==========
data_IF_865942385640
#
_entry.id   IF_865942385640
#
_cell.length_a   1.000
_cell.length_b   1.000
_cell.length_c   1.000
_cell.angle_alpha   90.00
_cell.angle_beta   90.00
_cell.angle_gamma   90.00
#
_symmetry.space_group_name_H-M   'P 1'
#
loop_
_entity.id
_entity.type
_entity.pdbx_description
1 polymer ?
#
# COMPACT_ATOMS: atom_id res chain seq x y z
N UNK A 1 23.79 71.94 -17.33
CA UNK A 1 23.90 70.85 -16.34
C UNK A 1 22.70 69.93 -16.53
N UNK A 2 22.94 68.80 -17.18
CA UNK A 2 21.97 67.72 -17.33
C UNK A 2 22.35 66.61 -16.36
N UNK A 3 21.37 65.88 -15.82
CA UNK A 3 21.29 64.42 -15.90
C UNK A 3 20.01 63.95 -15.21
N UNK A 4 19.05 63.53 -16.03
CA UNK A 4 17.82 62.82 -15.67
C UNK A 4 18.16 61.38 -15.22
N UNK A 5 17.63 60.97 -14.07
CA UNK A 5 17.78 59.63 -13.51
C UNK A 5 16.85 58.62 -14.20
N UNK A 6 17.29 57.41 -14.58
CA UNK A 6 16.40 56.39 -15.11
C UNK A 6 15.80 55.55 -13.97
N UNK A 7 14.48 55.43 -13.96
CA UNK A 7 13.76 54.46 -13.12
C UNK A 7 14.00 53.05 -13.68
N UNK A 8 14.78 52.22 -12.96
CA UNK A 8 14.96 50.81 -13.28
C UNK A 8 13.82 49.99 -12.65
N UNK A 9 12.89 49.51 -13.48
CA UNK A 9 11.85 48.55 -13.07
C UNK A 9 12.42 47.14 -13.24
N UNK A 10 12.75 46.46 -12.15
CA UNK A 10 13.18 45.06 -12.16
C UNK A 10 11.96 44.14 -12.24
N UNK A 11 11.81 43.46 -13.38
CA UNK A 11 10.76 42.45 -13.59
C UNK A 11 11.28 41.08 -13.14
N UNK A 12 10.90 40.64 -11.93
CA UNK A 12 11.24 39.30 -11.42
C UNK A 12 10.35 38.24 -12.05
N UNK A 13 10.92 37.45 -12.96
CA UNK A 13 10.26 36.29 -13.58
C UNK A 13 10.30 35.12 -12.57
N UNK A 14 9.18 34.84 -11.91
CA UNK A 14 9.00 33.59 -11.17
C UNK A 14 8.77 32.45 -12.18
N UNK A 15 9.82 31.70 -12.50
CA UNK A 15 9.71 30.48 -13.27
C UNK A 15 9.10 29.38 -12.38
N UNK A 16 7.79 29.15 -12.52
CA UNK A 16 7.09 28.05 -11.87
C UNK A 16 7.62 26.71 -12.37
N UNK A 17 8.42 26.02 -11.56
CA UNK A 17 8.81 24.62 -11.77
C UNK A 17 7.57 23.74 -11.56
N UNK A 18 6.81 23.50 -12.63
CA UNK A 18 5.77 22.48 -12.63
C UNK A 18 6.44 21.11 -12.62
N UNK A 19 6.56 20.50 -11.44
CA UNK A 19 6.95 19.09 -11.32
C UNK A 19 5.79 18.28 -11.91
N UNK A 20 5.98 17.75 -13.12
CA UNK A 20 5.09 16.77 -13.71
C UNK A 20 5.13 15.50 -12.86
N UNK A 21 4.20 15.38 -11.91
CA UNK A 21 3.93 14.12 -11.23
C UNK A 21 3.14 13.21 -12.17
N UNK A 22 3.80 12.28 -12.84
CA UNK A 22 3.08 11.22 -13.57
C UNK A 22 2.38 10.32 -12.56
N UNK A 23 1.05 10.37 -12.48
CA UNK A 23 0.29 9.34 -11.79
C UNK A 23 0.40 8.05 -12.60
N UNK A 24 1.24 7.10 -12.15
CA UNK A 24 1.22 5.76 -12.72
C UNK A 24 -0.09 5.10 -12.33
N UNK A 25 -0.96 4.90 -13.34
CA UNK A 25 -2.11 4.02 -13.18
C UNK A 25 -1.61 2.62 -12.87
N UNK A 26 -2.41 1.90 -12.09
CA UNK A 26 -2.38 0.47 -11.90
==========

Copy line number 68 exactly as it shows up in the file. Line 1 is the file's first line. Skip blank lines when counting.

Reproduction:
C UNK A 16 7.62 26.71 -12.37